Something that even native Turkish speakers confuse is the distinction between the suffix -ki and the word ki. Both are important and useful parts of the language, and so it is worth going over their meanings.
The suffix -ki is almost exclusively used after the suffix -de for location and the suffix –(n)in for possession. As you know, both these suffixes have different forms according to vowel harmony, but -ki does not ever change form.
What does -ki do? It singles out an individual example of a possessed or located person or object. So:
Otelde – in the hotel
Oteldeki – the one in the hotel
Can’ın – Can’s
Can’ınki – the one that is Can’s
Can’ınki kötü – Can’s one is bad
-ki can also be used to modify the noun following it:
Otelde papağan küfrediyor. – The parrot swears in the hotel.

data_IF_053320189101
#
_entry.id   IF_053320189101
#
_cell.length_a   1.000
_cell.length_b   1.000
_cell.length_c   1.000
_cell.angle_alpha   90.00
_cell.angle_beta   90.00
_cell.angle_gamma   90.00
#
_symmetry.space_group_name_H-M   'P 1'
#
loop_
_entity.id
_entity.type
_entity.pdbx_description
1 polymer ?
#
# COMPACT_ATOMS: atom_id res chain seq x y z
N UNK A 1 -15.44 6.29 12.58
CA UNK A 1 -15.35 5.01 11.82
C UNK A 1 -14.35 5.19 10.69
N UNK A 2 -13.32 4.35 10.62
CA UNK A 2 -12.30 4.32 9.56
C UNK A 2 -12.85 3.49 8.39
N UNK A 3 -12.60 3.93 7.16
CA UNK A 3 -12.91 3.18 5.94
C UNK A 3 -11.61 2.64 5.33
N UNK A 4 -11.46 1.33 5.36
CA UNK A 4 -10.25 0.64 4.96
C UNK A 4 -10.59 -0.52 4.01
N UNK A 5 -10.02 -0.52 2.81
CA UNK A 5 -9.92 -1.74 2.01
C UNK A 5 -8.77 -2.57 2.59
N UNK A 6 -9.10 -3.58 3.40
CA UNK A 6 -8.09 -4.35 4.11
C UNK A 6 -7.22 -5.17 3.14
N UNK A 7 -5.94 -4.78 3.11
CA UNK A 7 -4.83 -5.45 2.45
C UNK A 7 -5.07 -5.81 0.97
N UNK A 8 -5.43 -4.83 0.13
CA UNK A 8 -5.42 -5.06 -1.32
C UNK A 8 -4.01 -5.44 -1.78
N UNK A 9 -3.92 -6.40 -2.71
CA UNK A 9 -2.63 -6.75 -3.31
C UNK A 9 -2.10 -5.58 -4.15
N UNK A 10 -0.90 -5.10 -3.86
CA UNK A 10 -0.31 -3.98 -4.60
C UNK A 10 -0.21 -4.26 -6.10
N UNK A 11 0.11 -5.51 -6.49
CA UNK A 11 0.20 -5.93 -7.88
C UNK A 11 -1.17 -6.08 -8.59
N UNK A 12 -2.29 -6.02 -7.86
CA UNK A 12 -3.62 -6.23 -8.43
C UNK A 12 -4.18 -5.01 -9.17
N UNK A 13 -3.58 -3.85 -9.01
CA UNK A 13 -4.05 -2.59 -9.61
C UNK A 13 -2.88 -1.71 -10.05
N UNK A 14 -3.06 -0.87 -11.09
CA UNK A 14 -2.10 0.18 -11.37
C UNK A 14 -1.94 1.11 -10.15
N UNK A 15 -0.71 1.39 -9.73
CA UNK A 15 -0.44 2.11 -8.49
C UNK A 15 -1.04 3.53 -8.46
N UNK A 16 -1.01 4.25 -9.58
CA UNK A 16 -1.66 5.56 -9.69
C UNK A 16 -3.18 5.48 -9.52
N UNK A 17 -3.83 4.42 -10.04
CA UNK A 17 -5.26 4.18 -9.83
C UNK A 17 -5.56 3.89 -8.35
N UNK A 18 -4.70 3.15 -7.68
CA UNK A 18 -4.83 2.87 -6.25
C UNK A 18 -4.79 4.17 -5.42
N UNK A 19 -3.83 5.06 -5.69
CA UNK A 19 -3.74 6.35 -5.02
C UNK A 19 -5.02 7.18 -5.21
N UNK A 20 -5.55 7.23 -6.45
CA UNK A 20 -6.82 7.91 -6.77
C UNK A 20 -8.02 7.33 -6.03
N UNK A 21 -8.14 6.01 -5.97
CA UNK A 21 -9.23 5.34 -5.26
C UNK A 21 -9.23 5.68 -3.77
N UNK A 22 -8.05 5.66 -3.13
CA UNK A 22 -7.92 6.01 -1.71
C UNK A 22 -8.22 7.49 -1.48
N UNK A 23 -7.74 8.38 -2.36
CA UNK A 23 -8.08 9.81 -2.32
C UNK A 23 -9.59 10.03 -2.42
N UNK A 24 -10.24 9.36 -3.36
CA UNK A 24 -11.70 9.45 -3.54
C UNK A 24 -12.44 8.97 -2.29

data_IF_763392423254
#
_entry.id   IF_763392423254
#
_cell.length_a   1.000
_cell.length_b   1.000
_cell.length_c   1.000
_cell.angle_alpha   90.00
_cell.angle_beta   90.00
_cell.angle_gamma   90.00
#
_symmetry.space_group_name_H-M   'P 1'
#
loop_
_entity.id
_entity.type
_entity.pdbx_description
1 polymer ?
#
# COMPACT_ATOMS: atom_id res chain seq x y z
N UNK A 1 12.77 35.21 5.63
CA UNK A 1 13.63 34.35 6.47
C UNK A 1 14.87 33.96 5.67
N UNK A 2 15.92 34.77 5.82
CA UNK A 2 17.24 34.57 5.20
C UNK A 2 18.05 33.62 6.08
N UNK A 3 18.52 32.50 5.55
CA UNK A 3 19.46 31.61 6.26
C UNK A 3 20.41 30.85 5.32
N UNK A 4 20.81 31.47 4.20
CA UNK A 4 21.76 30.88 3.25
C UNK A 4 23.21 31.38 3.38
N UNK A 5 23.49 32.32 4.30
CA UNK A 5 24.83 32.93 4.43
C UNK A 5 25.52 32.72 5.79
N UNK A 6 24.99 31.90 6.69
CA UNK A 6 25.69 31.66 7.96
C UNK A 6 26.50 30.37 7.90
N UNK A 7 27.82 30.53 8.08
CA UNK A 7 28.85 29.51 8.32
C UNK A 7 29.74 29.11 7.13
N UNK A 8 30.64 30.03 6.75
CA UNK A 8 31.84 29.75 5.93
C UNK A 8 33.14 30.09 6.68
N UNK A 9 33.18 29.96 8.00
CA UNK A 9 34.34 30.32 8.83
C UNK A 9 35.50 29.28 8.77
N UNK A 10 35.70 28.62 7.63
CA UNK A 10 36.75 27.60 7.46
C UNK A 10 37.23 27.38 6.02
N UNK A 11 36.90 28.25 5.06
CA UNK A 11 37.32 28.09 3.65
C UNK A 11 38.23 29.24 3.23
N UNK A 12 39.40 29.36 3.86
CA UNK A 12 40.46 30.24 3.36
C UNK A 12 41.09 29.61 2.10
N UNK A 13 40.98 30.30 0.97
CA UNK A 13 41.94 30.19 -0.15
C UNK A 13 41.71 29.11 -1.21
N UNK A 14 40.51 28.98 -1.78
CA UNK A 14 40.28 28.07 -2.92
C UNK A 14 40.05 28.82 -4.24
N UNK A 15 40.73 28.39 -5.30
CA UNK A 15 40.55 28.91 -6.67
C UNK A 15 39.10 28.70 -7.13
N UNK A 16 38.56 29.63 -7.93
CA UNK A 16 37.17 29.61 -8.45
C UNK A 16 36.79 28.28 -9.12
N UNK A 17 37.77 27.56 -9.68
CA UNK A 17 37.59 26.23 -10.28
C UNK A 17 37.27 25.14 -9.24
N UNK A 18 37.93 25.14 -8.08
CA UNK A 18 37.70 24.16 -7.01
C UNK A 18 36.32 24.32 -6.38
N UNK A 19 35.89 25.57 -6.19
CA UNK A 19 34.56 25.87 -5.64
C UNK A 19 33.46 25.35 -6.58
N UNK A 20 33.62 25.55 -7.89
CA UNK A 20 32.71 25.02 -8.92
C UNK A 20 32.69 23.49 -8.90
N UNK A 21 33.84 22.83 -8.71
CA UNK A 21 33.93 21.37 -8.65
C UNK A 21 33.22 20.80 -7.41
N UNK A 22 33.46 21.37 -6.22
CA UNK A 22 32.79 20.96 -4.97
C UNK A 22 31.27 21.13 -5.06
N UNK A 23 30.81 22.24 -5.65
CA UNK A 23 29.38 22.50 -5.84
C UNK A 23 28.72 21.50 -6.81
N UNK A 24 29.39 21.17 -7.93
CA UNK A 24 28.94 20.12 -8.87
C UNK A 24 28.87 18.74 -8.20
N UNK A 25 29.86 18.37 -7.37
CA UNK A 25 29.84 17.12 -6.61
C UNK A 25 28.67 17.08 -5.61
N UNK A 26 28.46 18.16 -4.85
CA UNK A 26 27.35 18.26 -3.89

Oteldeki papağan küfrediyor. – The parrot in the hotel swears.
If the -ki is used on its own without a noun following it, it can take additional suffixes preceded by the separating letter -n:
Okuldakini aldım. – I took the one at the school.
Benimki seninkine doğru gidiyor. – My one is going towards your one.
The word ki, written on its own, is a neat way of connecting clauses that were borrowed from the Indo-European language of Persian and thus may come relatively instinctively for the speakers of languages like English.
Belli – Clear (Or “It is clear.”)
Belli ki gelmeyecek. – It is clear that she is not going to come.
Öyle şeyler düşünüyorum. – I think of such things.
Öyle şeyler düşünüyorum ki kendimden korkuyorum. – I think of such things that I frighten myself.
Yapmadı. – He didn’t do it.
O yapmadı ki ödeme alsın. – He didn’t do it so why should he get payment (or in archaic English “he didn’t do it that he should get payment.”)
Ki on its own can also be used to end a sentence, indicating the missing clause.
Person one: Ona neden ödeme yapmadın? – Why didn’t you pay him?
Person two: Yapmadı ki… – He didn’t do it (that I should pay him for it)…
Person one: Bakıyorum. Aaa, belli ki… – Let me take a look. Ah, it is clear/obvious (that he didn’t do it) …
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